For our first feature I'm happy to present Dr. Edward 'Gene' Eller. Dr. Eller is a Professor in the School of Humanities and teaches English courses.
Dr. Eller has been teaching online for over 20 years. He began his online adventure at Southern Illinois University - Carbondale in 1990 when he was selected as participant for the online teaching pilot program. He began teaching online for ULM in the mid-1990s and has seen the interest and student participation grow since that time. ULM recently began offering a Master's of Arts in English that can be completed online, and Dr. Eller has been an advocate for that program.
When asked what he enjoys about online courses he said, "I like the constant back and forth communication with students and between students, exchanges in which all students are required to participate. With the constant feedback [yes, it is labor intensive] required from me to them, I see real improvements in student communication skills." He also enjoys the flexibility that online courses present, not just the flexibility of delivery, but the limitless creativity he has to help students grasp course material. "With a deep knowledge of the tools at hand, one can devise any number of ways to get students engaged and involved in the complex questions raised by literature and writing," he said.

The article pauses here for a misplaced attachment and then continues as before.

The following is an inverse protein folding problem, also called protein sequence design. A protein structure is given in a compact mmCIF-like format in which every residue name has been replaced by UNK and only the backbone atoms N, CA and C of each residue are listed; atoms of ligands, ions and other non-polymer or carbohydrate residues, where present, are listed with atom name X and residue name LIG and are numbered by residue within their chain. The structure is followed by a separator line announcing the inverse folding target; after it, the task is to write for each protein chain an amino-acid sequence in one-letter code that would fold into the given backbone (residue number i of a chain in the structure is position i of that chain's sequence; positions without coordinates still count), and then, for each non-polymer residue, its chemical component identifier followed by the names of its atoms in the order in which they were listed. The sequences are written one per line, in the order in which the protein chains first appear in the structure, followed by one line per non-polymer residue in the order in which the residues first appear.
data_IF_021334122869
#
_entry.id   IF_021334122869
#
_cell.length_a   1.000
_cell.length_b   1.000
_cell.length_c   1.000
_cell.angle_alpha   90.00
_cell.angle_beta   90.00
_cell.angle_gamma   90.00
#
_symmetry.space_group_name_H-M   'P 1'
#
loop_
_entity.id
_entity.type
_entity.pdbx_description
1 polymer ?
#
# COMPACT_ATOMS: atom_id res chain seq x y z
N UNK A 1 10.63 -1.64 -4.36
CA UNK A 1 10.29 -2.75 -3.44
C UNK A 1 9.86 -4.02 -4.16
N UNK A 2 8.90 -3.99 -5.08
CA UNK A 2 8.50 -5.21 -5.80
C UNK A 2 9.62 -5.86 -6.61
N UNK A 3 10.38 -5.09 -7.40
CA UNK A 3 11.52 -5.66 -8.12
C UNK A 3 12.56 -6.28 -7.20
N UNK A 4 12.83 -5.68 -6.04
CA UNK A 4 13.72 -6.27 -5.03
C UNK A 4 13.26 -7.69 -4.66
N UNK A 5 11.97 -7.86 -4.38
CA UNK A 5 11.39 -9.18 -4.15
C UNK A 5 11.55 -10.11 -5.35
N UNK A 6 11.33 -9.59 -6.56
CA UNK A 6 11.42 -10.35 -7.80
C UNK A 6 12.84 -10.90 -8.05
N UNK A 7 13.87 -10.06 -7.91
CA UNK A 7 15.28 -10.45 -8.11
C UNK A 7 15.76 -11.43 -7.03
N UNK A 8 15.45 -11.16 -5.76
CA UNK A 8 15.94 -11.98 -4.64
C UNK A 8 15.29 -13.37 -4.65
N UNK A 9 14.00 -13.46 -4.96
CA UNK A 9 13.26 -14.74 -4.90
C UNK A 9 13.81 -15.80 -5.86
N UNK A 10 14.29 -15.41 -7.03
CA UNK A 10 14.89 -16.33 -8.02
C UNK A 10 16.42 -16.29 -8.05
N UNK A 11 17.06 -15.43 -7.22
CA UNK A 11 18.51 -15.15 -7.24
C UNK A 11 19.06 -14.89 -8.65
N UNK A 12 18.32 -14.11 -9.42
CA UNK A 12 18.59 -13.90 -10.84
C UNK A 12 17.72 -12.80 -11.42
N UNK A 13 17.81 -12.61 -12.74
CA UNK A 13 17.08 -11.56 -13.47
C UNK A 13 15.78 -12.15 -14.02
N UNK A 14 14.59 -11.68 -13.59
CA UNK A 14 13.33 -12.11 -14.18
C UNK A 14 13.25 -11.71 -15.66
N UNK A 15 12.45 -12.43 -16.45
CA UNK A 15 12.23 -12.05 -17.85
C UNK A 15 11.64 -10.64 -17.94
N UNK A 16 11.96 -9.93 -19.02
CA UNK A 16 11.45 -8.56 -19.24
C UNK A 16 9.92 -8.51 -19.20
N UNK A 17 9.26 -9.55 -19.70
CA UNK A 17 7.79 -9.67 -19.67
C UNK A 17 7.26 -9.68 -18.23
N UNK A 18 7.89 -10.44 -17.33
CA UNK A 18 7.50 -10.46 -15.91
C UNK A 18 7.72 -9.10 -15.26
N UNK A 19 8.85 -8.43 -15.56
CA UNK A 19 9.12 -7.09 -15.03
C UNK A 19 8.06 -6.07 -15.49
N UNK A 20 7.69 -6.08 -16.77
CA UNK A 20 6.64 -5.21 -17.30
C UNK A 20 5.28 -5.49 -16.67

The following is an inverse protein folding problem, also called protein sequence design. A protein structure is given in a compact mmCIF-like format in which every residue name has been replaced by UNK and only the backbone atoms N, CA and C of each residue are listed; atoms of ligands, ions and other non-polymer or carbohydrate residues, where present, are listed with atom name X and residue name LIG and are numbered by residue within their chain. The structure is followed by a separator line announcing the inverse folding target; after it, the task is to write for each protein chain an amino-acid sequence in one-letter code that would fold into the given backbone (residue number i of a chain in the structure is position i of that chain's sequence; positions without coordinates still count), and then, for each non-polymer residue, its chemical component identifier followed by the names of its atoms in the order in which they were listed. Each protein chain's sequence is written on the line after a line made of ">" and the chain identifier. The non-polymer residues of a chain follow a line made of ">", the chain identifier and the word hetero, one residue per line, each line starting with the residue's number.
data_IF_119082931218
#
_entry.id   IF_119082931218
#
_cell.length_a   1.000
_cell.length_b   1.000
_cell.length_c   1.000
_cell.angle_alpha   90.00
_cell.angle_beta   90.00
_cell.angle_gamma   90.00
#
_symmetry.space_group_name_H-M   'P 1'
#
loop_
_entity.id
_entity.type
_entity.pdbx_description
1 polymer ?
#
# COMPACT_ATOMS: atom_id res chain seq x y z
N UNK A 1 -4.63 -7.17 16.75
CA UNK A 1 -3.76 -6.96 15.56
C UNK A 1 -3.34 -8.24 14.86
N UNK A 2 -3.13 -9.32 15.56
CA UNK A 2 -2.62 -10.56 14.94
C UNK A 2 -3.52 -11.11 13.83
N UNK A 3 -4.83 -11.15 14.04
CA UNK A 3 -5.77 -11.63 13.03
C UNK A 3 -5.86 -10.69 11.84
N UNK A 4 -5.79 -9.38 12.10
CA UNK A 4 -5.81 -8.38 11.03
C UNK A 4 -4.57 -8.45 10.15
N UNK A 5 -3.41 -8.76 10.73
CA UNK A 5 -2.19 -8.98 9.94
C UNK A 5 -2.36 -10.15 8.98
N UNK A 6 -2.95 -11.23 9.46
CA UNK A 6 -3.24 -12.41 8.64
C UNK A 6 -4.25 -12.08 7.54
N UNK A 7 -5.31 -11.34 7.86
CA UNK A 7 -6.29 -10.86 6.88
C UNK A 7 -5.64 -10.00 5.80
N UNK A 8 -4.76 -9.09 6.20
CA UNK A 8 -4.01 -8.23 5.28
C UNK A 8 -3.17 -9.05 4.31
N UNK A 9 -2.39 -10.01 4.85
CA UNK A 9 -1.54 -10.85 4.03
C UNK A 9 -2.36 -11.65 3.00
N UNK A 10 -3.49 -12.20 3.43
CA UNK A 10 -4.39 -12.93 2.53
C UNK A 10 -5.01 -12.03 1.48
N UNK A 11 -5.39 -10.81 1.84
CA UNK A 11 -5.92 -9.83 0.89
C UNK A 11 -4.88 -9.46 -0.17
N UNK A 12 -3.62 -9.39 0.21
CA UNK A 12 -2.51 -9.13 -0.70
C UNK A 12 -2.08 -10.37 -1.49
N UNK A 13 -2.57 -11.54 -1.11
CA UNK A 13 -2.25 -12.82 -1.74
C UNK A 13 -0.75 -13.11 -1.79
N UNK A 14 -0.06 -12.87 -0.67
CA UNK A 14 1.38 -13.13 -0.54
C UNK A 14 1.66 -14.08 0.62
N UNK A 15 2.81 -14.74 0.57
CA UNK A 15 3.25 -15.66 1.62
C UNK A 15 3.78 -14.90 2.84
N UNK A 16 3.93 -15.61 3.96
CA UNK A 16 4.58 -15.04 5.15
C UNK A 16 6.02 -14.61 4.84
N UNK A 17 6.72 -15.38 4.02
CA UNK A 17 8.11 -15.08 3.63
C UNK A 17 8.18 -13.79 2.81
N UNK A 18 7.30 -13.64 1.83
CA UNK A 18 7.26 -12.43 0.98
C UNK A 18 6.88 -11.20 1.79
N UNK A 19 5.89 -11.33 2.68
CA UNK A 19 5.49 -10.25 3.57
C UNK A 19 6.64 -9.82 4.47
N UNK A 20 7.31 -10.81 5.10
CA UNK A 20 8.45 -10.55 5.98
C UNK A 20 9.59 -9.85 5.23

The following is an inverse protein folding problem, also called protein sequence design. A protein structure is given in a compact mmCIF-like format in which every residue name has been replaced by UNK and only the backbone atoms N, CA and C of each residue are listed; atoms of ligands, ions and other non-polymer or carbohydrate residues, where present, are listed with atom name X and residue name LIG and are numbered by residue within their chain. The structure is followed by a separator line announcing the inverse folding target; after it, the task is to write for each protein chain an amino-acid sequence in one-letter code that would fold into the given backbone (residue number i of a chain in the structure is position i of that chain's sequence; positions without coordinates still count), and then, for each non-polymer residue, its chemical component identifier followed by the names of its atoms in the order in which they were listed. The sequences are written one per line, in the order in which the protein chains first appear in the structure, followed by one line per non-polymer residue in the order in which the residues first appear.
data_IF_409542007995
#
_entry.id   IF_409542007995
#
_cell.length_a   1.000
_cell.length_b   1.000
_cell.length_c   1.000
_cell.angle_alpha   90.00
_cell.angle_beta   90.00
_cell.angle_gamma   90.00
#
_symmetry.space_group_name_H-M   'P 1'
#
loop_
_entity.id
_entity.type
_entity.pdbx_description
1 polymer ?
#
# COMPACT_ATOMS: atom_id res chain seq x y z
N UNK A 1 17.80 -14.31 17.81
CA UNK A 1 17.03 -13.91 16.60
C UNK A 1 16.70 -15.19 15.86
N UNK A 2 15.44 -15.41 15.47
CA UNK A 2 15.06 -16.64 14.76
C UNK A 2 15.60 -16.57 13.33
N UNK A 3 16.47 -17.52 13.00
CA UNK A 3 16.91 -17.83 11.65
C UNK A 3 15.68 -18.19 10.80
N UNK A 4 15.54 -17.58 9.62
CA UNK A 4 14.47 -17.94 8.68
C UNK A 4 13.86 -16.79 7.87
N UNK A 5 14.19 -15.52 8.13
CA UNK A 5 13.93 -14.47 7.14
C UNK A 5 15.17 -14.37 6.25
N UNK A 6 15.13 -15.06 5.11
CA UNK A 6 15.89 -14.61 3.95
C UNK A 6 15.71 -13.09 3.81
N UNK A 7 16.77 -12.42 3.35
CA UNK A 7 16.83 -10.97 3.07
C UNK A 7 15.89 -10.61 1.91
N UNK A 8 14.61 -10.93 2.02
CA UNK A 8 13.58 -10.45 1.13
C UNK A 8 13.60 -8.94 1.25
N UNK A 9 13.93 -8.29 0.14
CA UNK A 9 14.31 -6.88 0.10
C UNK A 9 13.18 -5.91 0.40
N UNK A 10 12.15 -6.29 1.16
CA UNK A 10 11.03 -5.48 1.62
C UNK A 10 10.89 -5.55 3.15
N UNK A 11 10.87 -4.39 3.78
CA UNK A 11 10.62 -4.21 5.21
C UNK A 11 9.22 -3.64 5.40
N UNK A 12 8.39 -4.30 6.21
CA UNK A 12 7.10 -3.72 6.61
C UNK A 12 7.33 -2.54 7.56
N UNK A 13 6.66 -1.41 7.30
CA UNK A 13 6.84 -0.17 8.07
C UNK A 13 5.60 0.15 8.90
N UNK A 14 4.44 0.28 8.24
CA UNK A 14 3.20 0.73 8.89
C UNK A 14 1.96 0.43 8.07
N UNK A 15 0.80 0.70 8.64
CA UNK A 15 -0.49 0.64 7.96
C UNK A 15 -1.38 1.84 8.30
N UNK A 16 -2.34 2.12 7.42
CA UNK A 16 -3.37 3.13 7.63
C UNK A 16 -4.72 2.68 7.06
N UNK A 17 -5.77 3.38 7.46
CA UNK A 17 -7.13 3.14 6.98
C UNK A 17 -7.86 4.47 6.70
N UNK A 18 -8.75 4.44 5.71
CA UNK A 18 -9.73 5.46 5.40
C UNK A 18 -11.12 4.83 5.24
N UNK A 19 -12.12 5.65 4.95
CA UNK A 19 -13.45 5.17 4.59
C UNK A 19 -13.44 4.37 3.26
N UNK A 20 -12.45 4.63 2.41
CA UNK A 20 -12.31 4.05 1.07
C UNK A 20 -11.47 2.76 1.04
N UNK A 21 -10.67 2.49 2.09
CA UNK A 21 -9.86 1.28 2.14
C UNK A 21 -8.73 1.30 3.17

One of the creative approaches Dr. Eller has taken with his assignments is having students create their own audio interpretations of works of literature and poetry in his American Literature (ENGL 2005) course. Click here for a few examples of the audio assignments that his students have created. He's continually amazed at the creativity of students when they are encouraged and empowered to think outside of the box, "I've learned from them." He offers this advice to those considering teaching online, or wanting to improve the courses they currently offer, "if you want to do online classes effectively, you have to find ways to get students to communicate about the topic at hand and attempt to puzzle out problems together and for themselves without jumping in and imposing the solution." He emphasizes that students "also need feedback, but the feedback should be about clear communication and shaping the direction of the conversation with appropriate Socratic questioning." There may be times when an instructor has to go back to and correct students, sometimes they do get the concepts wrong, but this can be done "without stomping on them."
Dr. Eller says, "I know that everybody says that online courses are labor intensive and take more time and effort than face-to-face courses and that is absolutely true plus some. I'd discourage anyone from doing an online course if they were not willing to devote themselves to the learning curve, seeking an intimate knowledge of the tools, and giving themselves generously to the students." We couldn't have said it better ourselves. For more information about online teaching resources and active learning strategies please contact the department of eULM, ext. 3119 or e-mail firstname.lastname@example.org.